Group Life Insurance vs. Private Life Insurance
There are, generally speaking, two types of life insurance products that people pay for in Canada.
The first type of life insurance is that found in group policies, which come with a set insurance benefits package employers provide to their employees as a perk of employment. Before offering group insurance policies to employers to offer their employees an insurance company will consider things like the type of industry the employer operates in, the demographic of the usual employees for that type of industry and that employer, or other similar employers, claim history with the insurance company. The insurance company will use that information to determine life insurance benefits and the associated premiums. They usually do not look at a specific individual while underwriting group life insurance policies and as such the coverage is usually for a lesser amount.
The second type of life insurance is private life insurance policies, which often require an applicant to answer a number of questions and undergo a paramedical evaluation. The questions that will be asked of an applicant for private life insurance will look at things like the applicant’s age, profession, hobbies, criminal history, medical history, driving history, and other considerations that factor into the underwriting process. The insurer will look at these factors to consider their risk and decide what amount of insurance coverage to offer and at what premium. In the private context insureds can often get much higher coverage under a life insurance policy, usually dependent on how much they are agreeable to paying for premiums.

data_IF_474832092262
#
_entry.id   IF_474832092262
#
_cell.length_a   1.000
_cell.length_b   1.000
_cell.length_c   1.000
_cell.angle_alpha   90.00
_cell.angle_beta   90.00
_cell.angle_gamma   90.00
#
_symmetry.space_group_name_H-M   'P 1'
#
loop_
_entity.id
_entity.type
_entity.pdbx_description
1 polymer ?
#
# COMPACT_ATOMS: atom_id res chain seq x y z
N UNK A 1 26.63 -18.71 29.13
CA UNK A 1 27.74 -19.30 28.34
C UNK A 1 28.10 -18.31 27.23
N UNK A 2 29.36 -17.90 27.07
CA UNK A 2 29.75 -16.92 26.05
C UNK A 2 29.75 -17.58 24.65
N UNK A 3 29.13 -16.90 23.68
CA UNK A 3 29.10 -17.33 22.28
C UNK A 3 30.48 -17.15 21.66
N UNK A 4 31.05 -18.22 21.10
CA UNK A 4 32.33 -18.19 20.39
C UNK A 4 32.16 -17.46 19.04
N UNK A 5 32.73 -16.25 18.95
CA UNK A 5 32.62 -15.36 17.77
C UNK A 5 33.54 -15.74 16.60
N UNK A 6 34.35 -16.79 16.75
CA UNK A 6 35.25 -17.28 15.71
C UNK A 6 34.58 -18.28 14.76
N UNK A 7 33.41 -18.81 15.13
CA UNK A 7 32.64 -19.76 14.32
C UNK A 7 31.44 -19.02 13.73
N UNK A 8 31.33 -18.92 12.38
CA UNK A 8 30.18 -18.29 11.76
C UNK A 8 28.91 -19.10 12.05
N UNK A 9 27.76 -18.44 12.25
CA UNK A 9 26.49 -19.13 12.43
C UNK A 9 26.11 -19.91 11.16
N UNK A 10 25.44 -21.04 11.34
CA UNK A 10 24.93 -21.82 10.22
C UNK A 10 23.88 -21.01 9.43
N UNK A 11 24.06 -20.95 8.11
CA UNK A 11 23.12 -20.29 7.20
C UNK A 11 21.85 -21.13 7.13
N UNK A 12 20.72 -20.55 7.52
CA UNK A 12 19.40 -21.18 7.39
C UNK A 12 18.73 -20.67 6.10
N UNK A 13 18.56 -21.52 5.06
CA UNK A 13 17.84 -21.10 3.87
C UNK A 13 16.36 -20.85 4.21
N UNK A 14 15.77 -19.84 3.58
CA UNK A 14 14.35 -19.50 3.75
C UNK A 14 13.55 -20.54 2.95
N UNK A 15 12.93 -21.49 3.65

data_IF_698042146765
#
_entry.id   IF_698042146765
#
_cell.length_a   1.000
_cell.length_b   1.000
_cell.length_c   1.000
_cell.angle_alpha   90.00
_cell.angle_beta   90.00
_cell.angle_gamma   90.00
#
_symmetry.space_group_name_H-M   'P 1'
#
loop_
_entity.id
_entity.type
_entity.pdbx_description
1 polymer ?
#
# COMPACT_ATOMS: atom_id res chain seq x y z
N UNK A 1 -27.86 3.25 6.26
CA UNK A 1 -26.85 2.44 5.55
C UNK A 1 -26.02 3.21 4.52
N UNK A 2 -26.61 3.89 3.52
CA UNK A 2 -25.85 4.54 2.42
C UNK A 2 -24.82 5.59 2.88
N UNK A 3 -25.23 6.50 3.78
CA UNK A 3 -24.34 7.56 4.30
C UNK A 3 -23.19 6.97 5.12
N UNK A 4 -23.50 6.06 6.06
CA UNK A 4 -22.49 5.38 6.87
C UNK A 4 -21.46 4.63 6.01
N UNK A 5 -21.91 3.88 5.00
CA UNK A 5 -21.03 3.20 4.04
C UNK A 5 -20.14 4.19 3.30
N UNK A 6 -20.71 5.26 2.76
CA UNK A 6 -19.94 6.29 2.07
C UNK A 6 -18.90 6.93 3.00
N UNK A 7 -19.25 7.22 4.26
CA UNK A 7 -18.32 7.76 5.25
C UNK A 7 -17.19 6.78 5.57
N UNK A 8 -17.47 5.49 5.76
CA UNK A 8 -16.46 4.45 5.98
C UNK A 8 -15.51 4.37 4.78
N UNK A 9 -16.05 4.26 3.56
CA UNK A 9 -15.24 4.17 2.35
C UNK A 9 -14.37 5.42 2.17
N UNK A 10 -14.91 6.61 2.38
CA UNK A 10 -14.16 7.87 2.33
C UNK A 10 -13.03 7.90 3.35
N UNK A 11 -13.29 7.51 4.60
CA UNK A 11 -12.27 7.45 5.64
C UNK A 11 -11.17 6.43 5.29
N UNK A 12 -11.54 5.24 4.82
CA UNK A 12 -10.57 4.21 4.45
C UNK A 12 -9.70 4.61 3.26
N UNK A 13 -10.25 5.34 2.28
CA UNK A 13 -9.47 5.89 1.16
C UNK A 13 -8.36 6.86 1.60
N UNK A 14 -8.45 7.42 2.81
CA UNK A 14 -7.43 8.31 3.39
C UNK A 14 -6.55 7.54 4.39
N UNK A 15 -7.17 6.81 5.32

Getting coverage in place for a life insurance policy is only one part of the puzzle. The other is ensuring that the policy pays out life insurance benefits to the beneficiary in the event of the death of the policy holder. Unfortunately, life insurance policies can often be denied. Below we will look at some of the most common reasons for denying life insurance claims.
Most Common Reason Group Life Insurance Benefits Get Denied
Because group life insurance policies are much more general than personal policies and there is often no individual application or paramedical examination, the most common reason for a denial of life insurance benefits under such a policy is that the cause of the death of the policy holder is excluded under the contract for insurance.
Most people do not read the fine print in any insurance policy, and this is even more true when it comes to group insurance policies where you have no say in the negotiation of the terms of the contract. This does not change the fact that almost all policies for life insurance have a section devoted to causes of death not covered by the policy.
Common excluded causes of death include:
- Death caused by pre-existing issues
- Death caused by hazardous activities
- Death caused by illegal activities
- Death caused by war or terrorism
- Death caused by homicide
- Death caused by suicide
If a policy holder dies from an excluded cause of death then there is no payout of benefits to the named beneficiary.
While this is the most common denial for group life insurance policies it can apply to private life insurance policies as well.
Private Life Insurance Benefits Denials: Misrepresentation, Fraud, and Contestability
Unlike group life insurance, private life insurance has an application and paramedical examination which requires individual specific information be provided to the insurance company before life insurance coverage is approved. Due to this, the most common reason private life insurance claims get denied is due to misrepresentation or fraud on behalf of the insured in the application process.